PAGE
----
By Craig S. Webster The increasing complexity and power of our technologies compels us to find new ways in which to conceptualise, understand and maintain their safety in the long term. Some complex technological industries have performed better than others in terms of applying sustained and systematic approaches to the maintenance of safety. The United States nuclear power industry can be seen as an ideal test-bed for the development of safety initiatives, being responsible for the control of potentially unpredictable technology that involves extraordinary forces and costs. This paper describes and formalises a framework for better understanding the safety of complex socio-technological systems, based on key events in the development of safety in the United States nuclear power industry. The framework comprises two components: (1) a state-space approach for better conceptualising system failures, the benefits of incident reporting and remedial safety initiatives; and (2) a set of milestones that can be used to assess the development of safety in socio-technological industries. Healthcare and the United States nuclear power industry both represent complex socio-technological systems with similar technical characteristics. However, safety strategies in healthcare have not kept pace with the increasing complexity of clinical practice, and there have been international calls for improvements in patient safety. The framework is applied to the analysis of safety in healthcare, demonstrating its utility as an alternative safety analogy in healthcare. Use of the framework indicates substantial scope for improvements in healthcare safety through major evidence-based system redesign. By lowering the threshold for the reporting of incident data to include accident precursors, it is possible to identify problem areas before patient harm occurs. page: 115 - 132 Prometheus: Critical Studies in Innovation Volume 34, Issue 2 SKU: 0810-90281279873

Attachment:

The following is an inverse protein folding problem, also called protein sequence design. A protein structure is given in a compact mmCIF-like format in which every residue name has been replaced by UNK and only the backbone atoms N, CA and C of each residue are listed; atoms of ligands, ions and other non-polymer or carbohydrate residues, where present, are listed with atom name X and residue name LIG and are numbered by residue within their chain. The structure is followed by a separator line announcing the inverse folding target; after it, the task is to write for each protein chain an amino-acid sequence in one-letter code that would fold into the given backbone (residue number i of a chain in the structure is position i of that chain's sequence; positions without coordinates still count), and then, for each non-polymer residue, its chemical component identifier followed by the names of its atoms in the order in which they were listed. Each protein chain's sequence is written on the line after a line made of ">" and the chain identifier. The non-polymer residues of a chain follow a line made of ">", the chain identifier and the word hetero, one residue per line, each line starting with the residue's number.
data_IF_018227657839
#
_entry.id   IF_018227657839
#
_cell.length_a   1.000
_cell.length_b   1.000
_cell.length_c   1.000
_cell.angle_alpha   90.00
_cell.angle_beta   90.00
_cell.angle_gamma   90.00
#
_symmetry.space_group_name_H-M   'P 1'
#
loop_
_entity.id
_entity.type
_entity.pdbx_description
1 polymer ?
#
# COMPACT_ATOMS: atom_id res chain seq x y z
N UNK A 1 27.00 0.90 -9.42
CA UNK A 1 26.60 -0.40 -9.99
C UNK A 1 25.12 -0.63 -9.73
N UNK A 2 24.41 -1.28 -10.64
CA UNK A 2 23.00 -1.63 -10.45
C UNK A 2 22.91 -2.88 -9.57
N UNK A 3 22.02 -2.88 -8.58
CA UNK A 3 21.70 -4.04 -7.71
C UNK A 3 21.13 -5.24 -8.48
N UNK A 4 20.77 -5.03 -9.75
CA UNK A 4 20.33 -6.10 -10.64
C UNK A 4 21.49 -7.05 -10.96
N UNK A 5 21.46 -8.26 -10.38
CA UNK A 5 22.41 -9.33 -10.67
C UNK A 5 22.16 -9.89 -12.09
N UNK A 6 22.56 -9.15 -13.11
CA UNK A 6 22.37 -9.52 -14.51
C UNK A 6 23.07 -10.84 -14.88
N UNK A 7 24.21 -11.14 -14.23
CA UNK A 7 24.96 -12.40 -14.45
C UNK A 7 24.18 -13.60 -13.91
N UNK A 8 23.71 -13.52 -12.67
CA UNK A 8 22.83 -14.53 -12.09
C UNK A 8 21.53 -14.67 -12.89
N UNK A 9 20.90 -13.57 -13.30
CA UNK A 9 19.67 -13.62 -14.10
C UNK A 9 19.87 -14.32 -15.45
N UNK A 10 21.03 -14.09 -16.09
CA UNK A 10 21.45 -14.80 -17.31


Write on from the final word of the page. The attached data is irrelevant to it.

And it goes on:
Paper